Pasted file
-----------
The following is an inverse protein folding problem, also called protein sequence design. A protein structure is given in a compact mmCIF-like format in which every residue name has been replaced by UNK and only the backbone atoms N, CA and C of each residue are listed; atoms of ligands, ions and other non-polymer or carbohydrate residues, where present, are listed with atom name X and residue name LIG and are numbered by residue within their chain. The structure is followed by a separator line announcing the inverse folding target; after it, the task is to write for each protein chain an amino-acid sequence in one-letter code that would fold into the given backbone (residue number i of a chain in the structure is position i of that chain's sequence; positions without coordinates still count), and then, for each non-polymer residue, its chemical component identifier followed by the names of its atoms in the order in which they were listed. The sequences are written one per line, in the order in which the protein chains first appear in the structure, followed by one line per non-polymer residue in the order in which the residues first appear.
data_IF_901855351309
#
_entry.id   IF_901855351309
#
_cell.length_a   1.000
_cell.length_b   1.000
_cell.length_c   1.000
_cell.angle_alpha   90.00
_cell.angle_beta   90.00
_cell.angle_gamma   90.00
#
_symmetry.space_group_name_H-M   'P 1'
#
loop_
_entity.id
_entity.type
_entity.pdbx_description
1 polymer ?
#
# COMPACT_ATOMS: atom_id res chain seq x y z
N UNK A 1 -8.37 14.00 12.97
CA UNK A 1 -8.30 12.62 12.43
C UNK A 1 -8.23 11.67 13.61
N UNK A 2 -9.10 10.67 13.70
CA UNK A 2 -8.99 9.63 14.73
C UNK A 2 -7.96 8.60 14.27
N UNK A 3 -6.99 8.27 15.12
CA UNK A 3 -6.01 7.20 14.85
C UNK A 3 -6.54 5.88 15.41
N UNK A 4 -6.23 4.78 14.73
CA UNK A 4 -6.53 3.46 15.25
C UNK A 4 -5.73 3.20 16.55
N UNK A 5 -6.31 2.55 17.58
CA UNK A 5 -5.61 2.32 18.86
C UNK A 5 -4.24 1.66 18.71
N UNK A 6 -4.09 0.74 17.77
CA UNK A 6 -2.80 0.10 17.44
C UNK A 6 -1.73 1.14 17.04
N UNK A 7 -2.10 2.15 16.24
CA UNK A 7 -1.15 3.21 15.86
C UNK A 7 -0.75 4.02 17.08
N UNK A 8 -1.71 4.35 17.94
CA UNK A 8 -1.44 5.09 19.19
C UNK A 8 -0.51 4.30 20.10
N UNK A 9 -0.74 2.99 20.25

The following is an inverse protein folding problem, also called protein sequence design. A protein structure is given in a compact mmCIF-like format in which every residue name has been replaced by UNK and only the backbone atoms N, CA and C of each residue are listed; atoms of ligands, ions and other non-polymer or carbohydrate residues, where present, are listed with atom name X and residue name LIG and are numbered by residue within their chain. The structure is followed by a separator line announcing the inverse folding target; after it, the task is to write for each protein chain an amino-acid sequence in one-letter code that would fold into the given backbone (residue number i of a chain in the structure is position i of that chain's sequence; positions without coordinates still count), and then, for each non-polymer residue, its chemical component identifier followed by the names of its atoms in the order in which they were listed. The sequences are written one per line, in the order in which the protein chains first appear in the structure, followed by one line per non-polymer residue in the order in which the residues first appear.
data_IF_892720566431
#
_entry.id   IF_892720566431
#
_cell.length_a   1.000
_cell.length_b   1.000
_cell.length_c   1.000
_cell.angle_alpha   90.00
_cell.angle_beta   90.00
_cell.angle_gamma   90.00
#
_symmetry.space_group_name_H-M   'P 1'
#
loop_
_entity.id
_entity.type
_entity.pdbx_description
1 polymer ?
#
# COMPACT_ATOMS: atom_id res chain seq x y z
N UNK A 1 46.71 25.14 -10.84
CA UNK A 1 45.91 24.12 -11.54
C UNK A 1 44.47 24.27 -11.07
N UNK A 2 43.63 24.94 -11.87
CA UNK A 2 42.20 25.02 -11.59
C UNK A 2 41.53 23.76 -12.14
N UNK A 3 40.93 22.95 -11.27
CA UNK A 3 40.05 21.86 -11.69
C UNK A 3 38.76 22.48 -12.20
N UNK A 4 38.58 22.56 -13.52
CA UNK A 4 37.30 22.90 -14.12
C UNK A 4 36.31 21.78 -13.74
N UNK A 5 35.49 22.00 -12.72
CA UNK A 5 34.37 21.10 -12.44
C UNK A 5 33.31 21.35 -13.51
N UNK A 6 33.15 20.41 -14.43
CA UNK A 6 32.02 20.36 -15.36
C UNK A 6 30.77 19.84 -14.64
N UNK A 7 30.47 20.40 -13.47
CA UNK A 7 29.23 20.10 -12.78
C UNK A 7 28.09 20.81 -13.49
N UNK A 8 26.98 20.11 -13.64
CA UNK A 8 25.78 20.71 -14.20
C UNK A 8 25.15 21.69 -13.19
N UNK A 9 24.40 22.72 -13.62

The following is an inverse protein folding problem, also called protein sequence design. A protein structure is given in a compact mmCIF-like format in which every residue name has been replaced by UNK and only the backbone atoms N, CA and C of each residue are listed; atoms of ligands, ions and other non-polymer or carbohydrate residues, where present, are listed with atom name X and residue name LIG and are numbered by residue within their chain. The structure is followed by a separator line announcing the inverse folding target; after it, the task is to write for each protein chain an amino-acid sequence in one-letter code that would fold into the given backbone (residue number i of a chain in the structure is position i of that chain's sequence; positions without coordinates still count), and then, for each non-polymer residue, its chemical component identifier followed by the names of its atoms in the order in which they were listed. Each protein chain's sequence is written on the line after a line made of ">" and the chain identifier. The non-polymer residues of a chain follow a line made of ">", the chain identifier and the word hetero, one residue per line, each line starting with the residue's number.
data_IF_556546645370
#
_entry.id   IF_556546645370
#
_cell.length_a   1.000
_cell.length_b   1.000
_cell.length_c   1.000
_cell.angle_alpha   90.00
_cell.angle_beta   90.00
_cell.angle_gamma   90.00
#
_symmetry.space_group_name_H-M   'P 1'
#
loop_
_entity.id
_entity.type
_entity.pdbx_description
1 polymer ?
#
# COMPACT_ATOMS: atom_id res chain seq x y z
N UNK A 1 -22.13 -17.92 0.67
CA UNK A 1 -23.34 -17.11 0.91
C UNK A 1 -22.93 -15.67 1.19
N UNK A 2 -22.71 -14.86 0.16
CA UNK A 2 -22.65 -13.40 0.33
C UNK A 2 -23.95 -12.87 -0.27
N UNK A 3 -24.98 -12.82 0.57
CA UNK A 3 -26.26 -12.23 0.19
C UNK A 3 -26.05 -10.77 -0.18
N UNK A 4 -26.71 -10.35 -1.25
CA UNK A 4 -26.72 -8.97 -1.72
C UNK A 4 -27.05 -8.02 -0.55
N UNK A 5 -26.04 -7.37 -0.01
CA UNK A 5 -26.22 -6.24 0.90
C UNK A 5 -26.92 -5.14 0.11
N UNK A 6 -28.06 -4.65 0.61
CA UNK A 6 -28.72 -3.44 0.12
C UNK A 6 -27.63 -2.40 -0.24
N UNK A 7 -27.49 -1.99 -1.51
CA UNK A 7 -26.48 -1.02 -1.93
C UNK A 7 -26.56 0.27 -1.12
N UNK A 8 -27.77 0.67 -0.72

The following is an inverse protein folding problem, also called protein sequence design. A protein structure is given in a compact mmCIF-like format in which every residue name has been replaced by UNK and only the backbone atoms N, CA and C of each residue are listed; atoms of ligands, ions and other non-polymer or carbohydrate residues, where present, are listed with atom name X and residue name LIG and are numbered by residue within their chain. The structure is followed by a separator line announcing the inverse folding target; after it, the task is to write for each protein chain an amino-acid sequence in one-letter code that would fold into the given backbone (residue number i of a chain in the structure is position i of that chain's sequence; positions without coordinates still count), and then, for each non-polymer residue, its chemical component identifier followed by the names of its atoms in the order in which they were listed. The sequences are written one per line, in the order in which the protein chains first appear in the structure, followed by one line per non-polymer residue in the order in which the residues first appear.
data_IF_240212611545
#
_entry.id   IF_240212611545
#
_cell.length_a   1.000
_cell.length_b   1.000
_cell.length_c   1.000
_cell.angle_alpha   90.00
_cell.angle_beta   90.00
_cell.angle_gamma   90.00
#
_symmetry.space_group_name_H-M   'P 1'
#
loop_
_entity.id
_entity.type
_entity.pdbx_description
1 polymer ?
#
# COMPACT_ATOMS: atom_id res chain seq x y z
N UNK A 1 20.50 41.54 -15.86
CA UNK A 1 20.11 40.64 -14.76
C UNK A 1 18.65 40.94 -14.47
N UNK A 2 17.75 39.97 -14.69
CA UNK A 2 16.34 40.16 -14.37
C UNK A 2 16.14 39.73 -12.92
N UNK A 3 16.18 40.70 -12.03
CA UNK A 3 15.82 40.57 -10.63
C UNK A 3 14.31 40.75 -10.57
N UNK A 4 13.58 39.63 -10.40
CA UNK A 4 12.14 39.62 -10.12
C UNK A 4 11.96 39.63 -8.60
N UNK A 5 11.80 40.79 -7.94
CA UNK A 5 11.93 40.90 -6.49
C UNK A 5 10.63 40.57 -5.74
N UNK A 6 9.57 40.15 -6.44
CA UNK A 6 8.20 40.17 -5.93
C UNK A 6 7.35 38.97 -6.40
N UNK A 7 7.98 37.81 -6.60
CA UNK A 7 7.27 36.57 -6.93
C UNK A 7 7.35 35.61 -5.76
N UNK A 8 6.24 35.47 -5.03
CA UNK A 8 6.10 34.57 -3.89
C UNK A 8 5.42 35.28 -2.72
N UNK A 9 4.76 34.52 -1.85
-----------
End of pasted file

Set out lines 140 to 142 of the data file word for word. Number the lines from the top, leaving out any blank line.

#
_cell.length_a   1.000
_cell.length_b   1.000